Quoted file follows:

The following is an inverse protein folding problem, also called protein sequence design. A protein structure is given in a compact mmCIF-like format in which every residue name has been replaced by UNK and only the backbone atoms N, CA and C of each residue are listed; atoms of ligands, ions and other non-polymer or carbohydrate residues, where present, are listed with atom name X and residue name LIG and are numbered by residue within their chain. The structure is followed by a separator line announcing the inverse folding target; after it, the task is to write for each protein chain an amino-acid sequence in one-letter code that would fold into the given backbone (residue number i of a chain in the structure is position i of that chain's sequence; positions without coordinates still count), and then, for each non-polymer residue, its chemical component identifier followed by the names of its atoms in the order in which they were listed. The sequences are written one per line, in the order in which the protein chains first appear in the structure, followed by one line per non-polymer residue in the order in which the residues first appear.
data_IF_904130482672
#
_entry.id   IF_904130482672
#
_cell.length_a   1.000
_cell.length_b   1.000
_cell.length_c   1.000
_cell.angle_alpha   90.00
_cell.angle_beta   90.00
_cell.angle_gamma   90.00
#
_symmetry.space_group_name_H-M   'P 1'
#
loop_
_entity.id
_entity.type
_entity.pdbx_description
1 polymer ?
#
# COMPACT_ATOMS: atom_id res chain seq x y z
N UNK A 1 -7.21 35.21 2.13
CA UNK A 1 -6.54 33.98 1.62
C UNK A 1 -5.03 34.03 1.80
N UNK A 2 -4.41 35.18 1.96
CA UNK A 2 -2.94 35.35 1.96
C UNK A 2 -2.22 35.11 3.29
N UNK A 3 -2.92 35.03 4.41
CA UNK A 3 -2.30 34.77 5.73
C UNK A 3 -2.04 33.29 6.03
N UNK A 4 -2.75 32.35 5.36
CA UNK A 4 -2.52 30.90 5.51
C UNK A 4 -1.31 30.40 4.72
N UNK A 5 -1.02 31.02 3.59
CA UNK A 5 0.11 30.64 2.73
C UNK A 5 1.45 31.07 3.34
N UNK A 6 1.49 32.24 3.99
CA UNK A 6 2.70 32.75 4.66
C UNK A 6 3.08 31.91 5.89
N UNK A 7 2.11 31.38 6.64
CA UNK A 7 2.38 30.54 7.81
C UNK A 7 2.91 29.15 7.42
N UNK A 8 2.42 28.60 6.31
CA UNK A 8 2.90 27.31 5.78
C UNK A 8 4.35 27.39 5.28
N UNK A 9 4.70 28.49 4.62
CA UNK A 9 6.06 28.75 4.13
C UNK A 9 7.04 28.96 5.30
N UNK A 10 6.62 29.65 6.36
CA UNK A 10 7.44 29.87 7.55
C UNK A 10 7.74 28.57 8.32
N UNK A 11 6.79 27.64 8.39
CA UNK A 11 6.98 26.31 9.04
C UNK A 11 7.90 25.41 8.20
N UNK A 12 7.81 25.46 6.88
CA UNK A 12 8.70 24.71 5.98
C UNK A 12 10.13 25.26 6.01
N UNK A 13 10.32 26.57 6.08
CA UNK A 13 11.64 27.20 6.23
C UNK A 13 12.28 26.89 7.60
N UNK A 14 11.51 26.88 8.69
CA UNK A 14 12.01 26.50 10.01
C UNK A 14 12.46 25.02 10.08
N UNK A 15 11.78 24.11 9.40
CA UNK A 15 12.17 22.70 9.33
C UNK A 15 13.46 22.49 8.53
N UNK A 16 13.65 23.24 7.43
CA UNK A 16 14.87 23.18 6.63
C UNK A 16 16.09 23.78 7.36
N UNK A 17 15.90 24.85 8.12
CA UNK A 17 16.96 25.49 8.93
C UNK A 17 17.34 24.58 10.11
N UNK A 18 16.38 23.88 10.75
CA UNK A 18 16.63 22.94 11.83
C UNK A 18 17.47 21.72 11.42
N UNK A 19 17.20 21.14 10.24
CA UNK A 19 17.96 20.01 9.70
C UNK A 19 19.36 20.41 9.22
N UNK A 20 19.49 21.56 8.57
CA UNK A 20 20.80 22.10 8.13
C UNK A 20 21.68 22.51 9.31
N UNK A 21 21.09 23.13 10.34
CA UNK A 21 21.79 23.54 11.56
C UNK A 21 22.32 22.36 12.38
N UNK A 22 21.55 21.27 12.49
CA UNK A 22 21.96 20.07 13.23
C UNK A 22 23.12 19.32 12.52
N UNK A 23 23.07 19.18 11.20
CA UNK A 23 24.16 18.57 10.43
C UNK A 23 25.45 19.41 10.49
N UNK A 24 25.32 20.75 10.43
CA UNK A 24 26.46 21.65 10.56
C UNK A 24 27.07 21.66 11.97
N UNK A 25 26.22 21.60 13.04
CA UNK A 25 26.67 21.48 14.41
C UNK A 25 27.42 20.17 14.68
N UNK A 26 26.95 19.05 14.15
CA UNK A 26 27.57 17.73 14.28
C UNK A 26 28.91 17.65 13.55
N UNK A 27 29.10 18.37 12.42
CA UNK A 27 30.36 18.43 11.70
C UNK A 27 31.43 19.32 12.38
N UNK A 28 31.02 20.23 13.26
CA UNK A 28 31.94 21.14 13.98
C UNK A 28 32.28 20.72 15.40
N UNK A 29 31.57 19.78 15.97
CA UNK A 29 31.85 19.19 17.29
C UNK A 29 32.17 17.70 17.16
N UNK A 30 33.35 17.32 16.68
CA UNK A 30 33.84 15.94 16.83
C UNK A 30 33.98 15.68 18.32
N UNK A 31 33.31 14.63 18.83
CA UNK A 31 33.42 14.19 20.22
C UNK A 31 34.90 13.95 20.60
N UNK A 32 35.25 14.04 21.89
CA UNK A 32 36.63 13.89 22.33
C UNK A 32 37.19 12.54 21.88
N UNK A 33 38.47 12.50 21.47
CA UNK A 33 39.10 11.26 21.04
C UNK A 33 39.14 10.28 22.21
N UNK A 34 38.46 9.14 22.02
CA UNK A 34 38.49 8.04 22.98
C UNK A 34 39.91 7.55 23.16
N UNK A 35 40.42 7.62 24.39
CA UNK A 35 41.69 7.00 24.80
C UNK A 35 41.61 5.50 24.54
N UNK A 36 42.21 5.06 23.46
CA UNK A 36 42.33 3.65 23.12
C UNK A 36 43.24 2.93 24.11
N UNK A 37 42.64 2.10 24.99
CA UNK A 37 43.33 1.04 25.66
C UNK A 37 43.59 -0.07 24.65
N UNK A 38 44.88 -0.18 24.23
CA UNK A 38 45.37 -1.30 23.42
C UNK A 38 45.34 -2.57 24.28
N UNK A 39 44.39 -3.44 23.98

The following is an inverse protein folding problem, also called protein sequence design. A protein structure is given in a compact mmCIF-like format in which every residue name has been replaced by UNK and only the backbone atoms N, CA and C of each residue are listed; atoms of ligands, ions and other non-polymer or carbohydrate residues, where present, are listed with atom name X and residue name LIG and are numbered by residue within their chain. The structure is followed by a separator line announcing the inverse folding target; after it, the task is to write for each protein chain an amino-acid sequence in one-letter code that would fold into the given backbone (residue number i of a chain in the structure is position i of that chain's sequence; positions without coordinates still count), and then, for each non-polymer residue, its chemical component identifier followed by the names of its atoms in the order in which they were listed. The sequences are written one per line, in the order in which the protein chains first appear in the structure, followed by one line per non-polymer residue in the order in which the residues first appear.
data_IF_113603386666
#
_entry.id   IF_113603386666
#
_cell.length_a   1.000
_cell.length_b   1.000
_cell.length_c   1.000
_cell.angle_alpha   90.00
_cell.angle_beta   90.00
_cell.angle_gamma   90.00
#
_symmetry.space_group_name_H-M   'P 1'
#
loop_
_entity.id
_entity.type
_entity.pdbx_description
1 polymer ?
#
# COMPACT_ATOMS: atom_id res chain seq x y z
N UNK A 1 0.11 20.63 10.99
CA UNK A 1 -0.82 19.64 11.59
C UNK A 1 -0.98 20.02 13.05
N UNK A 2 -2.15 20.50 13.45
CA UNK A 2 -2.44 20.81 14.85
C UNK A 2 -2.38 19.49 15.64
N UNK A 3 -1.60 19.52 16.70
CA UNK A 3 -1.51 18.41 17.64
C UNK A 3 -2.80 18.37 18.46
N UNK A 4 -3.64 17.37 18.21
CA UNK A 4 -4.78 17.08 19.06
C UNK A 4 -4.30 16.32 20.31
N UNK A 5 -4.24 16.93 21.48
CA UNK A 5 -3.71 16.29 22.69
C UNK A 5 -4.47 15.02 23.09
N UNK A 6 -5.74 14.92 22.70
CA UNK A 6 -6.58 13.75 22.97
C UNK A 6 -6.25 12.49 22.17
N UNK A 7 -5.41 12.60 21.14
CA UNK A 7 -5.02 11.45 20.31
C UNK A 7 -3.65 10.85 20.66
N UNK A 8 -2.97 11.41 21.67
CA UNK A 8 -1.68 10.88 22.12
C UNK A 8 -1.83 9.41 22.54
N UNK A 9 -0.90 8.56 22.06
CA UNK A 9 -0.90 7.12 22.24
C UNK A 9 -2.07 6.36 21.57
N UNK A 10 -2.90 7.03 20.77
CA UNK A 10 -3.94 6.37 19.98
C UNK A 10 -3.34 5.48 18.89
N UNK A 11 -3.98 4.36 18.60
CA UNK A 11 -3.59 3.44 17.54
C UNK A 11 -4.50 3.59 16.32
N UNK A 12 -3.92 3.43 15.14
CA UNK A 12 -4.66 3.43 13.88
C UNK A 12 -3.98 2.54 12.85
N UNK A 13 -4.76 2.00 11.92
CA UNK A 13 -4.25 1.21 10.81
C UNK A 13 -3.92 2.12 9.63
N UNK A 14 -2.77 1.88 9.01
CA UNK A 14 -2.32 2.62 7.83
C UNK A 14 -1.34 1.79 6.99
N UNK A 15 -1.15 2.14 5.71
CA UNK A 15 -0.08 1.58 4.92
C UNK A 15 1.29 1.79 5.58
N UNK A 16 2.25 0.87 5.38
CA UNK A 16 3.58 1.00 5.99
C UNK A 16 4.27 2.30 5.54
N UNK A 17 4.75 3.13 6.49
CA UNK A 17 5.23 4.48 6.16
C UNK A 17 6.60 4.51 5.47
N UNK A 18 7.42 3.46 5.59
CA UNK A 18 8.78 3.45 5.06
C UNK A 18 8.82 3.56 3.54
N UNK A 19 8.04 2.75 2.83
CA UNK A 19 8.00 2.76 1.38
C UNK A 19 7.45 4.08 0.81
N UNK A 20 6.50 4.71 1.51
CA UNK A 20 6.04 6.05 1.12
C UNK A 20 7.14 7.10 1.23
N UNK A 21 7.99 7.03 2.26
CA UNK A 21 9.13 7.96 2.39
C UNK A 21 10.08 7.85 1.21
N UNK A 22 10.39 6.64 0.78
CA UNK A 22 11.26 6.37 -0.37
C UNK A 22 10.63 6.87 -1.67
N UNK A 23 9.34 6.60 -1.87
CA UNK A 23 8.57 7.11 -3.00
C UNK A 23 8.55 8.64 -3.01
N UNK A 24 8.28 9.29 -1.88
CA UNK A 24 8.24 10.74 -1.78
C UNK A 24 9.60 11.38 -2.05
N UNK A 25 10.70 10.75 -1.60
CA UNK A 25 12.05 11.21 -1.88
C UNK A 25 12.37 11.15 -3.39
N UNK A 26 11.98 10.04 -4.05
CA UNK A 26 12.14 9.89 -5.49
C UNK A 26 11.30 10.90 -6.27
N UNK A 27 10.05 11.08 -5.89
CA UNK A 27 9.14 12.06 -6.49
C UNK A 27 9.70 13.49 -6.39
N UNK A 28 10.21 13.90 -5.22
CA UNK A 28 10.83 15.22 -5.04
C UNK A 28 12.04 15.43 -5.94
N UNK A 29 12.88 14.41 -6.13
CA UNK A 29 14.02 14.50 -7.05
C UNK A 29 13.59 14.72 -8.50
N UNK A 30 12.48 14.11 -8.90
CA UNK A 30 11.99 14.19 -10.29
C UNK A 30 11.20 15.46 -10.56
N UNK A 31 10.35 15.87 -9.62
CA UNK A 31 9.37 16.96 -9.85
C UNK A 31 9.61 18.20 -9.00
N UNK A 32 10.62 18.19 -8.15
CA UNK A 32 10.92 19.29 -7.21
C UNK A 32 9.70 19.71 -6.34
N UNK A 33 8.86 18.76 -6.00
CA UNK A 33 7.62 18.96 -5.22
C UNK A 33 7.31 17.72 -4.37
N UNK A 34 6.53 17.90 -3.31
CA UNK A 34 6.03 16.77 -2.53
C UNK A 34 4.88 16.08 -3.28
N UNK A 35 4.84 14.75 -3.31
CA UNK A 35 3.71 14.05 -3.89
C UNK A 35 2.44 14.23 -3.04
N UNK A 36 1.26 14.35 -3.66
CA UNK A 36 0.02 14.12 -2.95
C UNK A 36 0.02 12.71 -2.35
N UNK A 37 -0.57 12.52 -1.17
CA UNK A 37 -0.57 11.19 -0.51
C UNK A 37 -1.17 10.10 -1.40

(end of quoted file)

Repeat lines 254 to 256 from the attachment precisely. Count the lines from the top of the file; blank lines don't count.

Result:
N UNK A 33 8.86 18.76 -6.00
CA UNK A 33 7.62 18.96 -5.22
C UNK A 33 7.31 17.72 -4.37